Citizenship is the chance to make a difference to the place where you belong – Charles Handy
There’s no such thing as second class citizenship. That’s like telling me you can be a little bit pregnant – H. Rap Brown
Suffrage is a common right of citizenship – Victoria Woodhull
My vote is my voice ... and the voice of all who struggled so that I may have my voice – Lyida C. Obasi
As many Americans grumble about our choices this November, we tend to forget that we take for granted that we have any choice at all.
We do not have to look too far in our national past to find the time when the only true citizens were white, land-owning men. Over the centuries, Americans dedicated (and sometimes lost) their lives to win Jews, women, blacks, Native Americans and people of Asian heritage the right to vote. Not until the Voting Rights Act of 1964 was there formal, nationwide prohibition on discrimination in voting.
Today, there are still fears and concerns about fraud and discrimination at the polls, but most of us assume that any non-felon citizen over the age of 18 has the right to vote.
According to a September report on National Public Radio, tens of thousands of people with disabilities have been denied their voting rights through their state’s guardianship laws. In some states, people who have court-appointed guardians must petition the court for their voting rights. And the courts can say “no.” In California alone, more than 30,000 citizens are in this situation. Other states use outdated constitutional language to deny the right to vote.
Thanks to federal legislation, including the VRA and the Americans with Disabilities Act, local and state governments are required to provide access to polling places and voting opportunities to all people with disabilities. This has increased the physical accessibility of polls and allowed people with vision and communication impairments to request accommodations.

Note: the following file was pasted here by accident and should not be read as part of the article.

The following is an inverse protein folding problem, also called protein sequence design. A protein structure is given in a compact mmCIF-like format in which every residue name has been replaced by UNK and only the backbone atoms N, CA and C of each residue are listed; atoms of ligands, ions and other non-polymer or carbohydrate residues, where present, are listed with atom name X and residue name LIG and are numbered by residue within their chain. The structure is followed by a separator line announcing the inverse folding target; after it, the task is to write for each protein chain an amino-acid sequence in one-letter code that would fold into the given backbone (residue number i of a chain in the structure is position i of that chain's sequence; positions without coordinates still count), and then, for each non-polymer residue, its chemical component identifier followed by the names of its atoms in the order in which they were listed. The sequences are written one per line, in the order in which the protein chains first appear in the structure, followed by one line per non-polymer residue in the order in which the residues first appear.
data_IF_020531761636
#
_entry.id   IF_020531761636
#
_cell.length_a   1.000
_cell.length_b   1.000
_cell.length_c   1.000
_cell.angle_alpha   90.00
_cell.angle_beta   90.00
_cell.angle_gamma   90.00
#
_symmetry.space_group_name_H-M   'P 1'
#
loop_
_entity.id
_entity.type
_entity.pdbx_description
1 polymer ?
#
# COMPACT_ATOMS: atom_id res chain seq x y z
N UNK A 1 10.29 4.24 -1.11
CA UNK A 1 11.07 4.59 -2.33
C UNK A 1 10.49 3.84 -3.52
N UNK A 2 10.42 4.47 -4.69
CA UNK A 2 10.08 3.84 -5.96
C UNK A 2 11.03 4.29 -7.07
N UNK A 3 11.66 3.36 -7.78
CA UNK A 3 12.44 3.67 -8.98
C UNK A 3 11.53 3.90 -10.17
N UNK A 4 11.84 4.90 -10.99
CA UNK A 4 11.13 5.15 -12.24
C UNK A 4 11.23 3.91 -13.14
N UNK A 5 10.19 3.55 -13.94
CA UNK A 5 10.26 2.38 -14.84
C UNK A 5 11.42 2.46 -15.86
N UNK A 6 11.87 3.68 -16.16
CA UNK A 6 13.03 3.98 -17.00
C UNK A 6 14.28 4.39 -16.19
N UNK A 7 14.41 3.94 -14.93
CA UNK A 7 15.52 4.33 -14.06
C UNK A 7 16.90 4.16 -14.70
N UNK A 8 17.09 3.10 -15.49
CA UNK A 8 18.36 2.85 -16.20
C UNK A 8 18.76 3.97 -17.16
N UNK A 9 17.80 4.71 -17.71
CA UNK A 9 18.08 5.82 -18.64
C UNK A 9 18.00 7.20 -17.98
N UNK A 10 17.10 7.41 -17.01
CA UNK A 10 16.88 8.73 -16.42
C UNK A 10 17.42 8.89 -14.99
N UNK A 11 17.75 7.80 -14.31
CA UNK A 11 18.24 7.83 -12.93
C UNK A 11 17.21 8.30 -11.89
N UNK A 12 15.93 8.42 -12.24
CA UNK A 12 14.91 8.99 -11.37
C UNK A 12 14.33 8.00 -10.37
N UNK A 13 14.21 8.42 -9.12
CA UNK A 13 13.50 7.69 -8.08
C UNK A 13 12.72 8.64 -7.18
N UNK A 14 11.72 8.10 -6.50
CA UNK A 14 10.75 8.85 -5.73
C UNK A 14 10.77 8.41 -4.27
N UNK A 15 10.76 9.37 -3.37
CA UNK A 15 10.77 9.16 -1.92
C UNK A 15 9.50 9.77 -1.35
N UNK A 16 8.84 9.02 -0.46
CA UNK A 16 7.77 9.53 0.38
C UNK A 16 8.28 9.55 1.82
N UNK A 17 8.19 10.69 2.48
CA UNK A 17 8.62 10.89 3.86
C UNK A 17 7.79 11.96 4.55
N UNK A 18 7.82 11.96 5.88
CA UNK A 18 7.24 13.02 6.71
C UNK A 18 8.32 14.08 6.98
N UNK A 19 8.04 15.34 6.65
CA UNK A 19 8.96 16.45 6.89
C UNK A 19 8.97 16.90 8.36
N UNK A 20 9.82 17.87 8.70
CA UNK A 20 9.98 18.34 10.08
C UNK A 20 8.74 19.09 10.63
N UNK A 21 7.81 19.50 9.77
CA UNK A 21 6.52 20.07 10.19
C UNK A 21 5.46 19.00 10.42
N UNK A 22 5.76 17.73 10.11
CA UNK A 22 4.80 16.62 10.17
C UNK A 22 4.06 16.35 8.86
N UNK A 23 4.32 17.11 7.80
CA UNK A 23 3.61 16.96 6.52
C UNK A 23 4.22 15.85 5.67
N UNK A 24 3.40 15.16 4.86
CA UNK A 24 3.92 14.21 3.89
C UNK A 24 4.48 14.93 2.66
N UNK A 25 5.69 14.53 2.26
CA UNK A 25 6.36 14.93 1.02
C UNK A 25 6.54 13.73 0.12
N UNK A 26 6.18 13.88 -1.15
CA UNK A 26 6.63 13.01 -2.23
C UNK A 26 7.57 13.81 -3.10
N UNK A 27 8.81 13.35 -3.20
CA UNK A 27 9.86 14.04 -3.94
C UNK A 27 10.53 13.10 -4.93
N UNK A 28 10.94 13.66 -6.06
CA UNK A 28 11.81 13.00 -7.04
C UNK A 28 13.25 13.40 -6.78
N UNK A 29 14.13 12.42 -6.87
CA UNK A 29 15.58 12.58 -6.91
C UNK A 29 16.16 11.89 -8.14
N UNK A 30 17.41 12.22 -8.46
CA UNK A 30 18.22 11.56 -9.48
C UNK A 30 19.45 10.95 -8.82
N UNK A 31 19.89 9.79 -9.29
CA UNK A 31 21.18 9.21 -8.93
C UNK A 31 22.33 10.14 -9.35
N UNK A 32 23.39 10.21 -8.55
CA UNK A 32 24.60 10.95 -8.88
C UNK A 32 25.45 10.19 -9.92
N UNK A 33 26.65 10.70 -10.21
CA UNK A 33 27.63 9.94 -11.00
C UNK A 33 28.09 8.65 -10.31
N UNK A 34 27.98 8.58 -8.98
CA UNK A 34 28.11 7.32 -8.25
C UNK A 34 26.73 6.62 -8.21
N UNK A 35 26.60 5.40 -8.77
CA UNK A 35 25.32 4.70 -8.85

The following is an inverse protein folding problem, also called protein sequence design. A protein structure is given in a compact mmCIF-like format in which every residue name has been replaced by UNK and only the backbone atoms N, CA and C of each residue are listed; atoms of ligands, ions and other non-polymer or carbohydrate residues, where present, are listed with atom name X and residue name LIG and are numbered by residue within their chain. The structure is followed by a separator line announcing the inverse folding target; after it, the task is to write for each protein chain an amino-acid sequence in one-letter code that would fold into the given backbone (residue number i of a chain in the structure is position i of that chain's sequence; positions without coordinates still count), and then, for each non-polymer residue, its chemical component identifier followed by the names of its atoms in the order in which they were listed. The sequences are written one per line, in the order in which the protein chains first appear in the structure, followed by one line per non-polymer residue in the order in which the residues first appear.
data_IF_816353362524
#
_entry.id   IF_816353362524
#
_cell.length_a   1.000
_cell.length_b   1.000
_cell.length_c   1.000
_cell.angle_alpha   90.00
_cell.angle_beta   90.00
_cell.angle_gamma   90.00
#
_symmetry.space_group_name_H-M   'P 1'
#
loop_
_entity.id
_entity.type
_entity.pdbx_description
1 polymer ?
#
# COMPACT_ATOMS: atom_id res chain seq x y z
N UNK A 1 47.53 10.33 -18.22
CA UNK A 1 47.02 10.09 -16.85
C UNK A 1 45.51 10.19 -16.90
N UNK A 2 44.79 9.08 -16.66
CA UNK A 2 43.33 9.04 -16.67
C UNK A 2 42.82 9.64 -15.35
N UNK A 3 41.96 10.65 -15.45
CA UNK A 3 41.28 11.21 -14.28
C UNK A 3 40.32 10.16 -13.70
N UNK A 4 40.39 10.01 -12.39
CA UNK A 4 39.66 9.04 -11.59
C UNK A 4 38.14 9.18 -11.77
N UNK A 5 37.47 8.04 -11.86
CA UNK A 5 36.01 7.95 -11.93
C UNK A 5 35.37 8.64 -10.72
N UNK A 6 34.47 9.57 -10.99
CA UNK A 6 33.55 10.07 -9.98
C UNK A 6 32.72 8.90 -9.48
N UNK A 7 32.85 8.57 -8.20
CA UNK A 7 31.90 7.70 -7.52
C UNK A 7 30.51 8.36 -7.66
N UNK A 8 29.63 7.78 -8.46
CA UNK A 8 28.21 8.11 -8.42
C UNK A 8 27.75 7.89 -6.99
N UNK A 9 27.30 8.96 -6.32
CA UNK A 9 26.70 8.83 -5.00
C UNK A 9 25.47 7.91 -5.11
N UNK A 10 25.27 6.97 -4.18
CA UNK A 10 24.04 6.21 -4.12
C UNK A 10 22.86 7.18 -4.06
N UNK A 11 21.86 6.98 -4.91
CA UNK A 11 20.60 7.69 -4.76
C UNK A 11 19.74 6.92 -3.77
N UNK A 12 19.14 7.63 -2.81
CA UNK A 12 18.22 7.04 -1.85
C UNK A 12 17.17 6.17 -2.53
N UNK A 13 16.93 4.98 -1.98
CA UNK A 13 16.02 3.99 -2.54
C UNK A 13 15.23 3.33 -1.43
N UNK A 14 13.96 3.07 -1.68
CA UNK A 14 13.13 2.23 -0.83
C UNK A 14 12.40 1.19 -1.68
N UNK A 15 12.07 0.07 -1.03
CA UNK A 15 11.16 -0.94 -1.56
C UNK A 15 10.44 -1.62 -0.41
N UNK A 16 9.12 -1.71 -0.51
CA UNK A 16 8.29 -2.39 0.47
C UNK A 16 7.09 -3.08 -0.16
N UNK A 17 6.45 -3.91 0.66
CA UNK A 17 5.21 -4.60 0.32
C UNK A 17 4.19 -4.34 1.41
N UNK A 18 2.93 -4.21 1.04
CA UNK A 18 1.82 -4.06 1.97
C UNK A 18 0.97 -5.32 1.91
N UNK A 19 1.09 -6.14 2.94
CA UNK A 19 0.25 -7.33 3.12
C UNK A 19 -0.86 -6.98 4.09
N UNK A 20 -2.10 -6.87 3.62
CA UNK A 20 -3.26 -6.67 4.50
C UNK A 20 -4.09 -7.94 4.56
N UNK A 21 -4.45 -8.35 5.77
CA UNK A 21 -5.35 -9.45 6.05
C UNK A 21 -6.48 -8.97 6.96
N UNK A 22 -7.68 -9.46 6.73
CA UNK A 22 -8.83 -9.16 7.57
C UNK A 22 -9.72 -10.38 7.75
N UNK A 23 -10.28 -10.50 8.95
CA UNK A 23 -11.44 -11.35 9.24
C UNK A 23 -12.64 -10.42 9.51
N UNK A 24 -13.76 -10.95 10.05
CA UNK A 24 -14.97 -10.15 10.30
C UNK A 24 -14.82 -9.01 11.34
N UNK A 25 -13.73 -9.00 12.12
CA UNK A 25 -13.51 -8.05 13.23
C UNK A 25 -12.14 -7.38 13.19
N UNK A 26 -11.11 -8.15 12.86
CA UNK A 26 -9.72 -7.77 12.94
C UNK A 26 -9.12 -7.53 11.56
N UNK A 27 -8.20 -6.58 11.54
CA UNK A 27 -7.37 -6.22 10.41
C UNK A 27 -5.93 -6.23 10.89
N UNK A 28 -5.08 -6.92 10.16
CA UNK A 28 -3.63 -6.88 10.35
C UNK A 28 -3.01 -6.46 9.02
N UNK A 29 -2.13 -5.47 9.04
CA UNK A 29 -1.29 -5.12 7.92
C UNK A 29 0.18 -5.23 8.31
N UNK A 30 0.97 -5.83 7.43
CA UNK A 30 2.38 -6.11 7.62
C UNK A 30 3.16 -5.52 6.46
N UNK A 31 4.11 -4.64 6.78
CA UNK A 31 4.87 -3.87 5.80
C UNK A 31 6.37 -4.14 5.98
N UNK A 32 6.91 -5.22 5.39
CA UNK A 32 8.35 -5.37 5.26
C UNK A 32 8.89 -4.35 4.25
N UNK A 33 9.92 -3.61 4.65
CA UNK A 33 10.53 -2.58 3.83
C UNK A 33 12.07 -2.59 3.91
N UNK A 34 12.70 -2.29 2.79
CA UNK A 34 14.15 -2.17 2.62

For individuals with disabilities that impair cognition, judgment or processing (such as people with brain injuries, mental illness or intellectual disabilities), the VRA, ADA and other laws have been slow to offer as much protection.
The excuses often given are twofold. One, that people with cognitive impairments may be subject to undue influence by caregivers, in essence giving caregivers multiple votes through the proxy of a person with a disability. The second is that people with cognitive impairments may not understand the implications of voting.
Both of these assumptions are degrading and wrong. It is the responsibility of each and every one of us to be informed, active citizens. People with disabilities are as impacted by the policies of our nations and local governments as any other citizen. With no vote, there is no voice to impact those policies.
America, you’re 240 years old. It’s time that “all citizens” meant just that.
(The Colorado Constitution contains no disability-related restrictions on voting. Way to go, Colorado!)
Tara Kiene is president/CEO of Community Connections Inc.